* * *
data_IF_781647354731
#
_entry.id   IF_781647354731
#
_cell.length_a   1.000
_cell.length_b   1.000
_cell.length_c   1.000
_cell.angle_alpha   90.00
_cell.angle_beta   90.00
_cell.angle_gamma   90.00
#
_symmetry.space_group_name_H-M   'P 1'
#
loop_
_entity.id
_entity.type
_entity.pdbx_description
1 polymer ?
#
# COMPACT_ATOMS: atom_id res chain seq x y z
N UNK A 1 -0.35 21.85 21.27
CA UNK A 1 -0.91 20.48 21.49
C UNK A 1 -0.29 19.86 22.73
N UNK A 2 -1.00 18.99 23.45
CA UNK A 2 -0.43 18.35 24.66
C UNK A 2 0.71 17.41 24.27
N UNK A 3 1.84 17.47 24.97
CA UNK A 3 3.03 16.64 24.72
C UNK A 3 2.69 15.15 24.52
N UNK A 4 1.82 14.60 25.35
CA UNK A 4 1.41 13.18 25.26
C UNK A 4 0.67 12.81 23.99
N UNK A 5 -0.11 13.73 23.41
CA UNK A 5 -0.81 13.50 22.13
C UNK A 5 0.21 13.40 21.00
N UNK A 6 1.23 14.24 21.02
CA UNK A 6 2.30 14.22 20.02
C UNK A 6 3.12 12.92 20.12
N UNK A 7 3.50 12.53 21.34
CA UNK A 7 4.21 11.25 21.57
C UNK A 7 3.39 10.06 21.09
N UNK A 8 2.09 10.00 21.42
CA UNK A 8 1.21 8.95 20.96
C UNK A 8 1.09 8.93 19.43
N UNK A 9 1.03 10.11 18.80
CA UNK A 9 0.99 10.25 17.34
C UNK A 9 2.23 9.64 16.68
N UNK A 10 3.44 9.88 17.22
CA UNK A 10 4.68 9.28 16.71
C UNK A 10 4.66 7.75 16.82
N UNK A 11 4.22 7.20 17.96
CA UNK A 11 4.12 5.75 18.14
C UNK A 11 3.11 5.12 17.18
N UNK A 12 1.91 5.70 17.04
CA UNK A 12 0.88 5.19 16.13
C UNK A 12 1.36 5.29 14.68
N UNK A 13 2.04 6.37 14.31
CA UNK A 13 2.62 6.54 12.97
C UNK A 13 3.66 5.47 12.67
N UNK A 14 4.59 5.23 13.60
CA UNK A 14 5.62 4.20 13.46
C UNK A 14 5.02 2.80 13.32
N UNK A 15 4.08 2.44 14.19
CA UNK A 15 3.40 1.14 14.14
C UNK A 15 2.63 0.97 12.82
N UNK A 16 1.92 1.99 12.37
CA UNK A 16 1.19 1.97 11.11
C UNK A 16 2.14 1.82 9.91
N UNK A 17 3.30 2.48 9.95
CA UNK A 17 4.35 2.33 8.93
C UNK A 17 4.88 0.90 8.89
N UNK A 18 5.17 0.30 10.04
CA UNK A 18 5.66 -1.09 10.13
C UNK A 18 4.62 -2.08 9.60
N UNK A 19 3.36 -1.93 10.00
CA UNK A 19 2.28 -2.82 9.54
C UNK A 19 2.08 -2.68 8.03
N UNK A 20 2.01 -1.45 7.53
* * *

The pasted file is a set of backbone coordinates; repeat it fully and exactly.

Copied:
data_IF_781647354731
#
_entry.id   IF_781647354731
#
_cell.length_a   1.000
_cell.length_b   1.000
_cell.length_c   1.000
_cell.angle_alpha   90.00
_cell.angle_beta   90.00
_cell.angle_gamma   90.00
#
_symmetry.space_group_name_H-M   'P 1'
#
loop_
_entity.id
_entity.type
_entity.pdbx_description
1 polymer ?
#
# COMPACT_ATOMS: atom_id res chain seq x y z
N UNK A 1 -0.35 21.85 21.27
CA UNK A 1 -0.91 20.48 21.49
C UNK A 1 -0.29 19.86 22.73
N UNK A 2 -1.00 18.99 23.45
CA UNK A 2 -0.43 18.35 24.66
C UNK A 2 0.71 17.41 24.27
N UNK A 3 1.84 17.47 24.97
CA UNK A 3 3.03 16.64 24.72
C UNK A 3 2.69 15.15 24.52
N UNK A 4 1.82 14.60 25.35
CA UNK A 4 1.41 13.18 25.26
C UNK A 4 0.67 12.81 23.99
N UNK A 5 -0.11 13.73 23.41
CA UNK A 5 -0.81 13.50 22.13
C UNK A 5 0.21 13.40 21.00
N UNK A 6 1.23 14.24 21.02
CA UNK A 6 2.30 14.22 20.02
C UNK A 6 3.12 12.92 20.12
N UNK A 7 3.50 12.53 21.34
CA UNK A 7 4.21 11.25 21.57
C UNK A 7 3.39 10.06 21.09
N UNK A 8 2.09 10.00 21.42
CA UNK A 8 1.21 8.95 20.96
C UNK A 8 1.09 8.93 19.43
N UNK A 9 1.03 10.11 18.80
CA UNK A 9 0.99 10.25 17.34
C UNK A 9 2.23 9.64 16.68
N UNK A 10 3.44 9.88 17.22
CA UNK A 10 4.68 9.28 16.71
C UNK A 10 4.66 7.75 16.82
N UNK A 11 4.22 7.20 17.96
CA UNK A 11 4.12 5.75 18.14
C UNK A 11 3.11 5.12 17.18
N UNK A 12 1.91 5.70 17.04
CA UNK A 12 0.88 5.19 16.13
C UNK A 12 1.36 5.29 14.68
N UNK A 13 2.04 6.37 14.31
CA UNK A 13 2.62 6.54 12.97
C UNK A 13 3.66 5.47 12.67
N UNK A 14 4.59 5.23 13.60
CA UNK A 14 5.62 4.20 13.46
C UNK A 14 5.02 2.80 13.32
N UNK A 15 4.08 2.44 14.19
CA UNK A 15 3.40 1.14 14.14
C UNK A 15 2.63 0.97 12.82
N UNK A 16 1.92 1.99 12.37
CA UNK A 16 1.19 1.97 11.11
C UNK A 16 2.14 1.82 9.91
N UNK A 17 3.30 2.48 9.95
CA UNK A 17 4.35 2.33 8.93
C UNK A 17 4.88 0.90 8.89
N UNK A 18 5.17 0.30 10.04
CA UNK A 18 5.66 -1.09 10.13
C UNK A 18 4.62 -2.08 9.60
N UNK A 19 3.36 -1.93 10.00
CA UNK A 19 2.28 -2.82 9.54
C UNK A 19 2.08 -2.68 8.03
N UNK A 20 2.01 -1.45 7.53